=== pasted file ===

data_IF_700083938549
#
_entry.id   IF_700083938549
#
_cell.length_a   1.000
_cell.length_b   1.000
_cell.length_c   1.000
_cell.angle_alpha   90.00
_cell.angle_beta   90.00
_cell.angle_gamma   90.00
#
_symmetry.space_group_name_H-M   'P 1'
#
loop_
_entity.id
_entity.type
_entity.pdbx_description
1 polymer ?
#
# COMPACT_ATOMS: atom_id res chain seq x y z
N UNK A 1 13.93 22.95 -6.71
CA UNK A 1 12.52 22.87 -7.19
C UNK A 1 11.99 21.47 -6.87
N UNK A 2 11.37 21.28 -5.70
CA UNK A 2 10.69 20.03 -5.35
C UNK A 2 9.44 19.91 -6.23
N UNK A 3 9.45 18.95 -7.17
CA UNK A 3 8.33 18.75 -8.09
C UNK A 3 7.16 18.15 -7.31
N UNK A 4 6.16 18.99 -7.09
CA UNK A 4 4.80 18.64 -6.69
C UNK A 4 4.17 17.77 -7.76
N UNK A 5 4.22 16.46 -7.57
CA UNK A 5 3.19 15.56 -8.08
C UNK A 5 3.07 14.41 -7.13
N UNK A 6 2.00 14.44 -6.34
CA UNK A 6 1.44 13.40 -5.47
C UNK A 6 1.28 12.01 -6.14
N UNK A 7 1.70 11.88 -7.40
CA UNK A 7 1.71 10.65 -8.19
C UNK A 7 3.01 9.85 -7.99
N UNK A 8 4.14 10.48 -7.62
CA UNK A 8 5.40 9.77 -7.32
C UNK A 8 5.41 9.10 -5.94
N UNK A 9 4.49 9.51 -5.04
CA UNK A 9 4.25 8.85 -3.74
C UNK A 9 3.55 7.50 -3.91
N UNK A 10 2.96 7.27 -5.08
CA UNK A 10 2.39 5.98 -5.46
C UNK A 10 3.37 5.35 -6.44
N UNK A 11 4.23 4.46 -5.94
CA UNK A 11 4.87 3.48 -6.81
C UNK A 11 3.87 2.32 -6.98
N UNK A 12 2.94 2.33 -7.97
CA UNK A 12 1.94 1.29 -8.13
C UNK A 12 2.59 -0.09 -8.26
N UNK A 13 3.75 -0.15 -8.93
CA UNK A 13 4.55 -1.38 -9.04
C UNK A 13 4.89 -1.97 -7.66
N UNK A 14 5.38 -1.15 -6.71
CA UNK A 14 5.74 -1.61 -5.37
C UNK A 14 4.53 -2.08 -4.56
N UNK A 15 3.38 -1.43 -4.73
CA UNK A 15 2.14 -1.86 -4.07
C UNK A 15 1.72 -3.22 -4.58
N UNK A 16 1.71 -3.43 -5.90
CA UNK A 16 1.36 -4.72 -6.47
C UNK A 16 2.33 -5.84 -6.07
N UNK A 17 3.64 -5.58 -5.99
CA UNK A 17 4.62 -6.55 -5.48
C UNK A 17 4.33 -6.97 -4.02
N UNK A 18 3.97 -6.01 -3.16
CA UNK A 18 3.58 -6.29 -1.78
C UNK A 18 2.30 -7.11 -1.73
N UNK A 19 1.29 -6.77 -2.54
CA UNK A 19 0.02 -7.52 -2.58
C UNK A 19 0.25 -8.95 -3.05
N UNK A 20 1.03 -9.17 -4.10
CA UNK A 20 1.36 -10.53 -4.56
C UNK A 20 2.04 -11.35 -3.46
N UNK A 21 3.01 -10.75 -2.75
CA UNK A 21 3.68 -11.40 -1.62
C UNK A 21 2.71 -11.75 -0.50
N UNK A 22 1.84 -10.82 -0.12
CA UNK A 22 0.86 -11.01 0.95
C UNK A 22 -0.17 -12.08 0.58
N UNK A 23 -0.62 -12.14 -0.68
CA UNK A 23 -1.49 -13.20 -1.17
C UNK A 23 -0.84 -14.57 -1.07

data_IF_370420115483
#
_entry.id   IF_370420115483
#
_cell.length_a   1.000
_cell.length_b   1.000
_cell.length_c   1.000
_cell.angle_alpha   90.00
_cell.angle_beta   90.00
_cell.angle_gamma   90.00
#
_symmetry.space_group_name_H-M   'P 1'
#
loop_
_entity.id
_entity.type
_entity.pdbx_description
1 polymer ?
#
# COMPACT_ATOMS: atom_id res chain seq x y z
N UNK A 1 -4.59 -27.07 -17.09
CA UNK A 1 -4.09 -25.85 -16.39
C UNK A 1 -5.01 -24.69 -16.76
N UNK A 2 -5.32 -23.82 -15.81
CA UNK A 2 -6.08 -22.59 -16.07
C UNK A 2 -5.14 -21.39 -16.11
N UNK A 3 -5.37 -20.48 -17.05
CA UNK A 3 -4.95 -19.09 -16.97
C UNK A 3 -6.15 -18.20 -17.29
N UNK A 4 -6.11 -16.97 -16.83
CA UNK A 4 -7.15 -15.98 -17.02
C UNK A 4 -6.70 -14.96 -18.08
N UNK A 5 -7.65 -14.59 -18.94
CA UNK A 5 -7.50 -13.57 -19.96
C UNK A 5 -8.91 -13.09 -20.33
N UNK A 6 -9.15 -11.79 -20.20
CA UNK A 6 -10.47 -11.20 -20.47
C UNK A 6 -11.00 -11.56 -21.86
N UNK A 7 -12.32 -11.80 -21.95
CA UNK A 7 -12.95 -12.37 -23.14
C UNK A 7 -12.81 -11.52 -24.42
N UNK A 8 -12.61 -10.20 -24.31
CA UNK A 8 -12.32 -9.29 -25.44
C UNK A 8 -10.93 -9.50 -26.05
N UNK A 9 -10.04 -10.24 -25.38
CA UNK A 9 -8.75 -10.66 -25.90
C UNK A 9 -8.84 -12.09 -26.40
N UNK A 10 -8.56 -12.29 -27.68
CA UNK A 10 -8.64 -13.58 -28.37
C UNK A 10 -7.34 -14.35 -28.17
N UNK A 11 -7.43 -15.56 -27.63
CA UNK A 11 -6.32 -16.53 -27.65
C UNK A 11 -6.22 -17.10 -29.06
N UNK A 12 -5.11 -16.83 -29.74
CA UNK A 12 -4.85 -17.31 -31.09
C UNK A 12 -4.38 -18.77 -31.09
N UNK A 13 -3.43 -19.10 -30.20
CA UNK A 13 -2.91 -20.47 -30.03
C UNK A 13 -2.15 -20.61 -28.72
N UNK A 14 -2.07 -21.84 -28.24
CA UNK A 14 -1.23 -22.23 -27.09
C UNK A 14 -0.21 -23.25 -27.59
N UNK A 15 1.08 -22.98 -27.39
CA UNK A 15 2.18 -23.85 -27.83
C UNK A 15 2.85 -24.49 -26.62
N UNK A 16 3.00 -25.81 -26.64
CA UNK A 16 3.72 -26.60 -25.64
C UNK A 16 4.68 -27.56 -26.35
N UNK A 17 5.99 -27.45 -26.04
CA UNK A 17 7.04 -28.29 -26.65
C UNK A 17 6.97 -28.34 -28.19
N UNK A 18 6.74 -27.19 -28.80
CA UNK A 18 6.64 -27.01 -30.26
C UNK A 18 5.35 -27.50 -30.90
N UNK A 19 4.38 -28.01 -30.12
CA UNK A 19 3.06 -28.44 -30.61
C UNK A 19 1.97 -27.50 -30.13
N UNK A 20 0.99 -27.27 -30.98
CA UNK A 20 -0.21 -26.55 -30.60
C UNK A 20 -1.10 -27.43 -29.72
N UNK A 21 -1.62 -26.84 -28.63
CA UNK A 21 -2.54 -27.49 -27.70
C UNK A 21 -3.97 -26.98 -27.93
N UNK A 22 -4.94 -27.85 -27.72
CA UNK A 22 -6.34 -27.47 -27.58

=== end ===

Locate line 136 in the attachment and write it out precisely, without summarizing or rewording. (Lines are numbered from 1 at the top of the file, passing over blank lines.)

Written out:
C UNK A 9 -8.84 -12.09 -26.40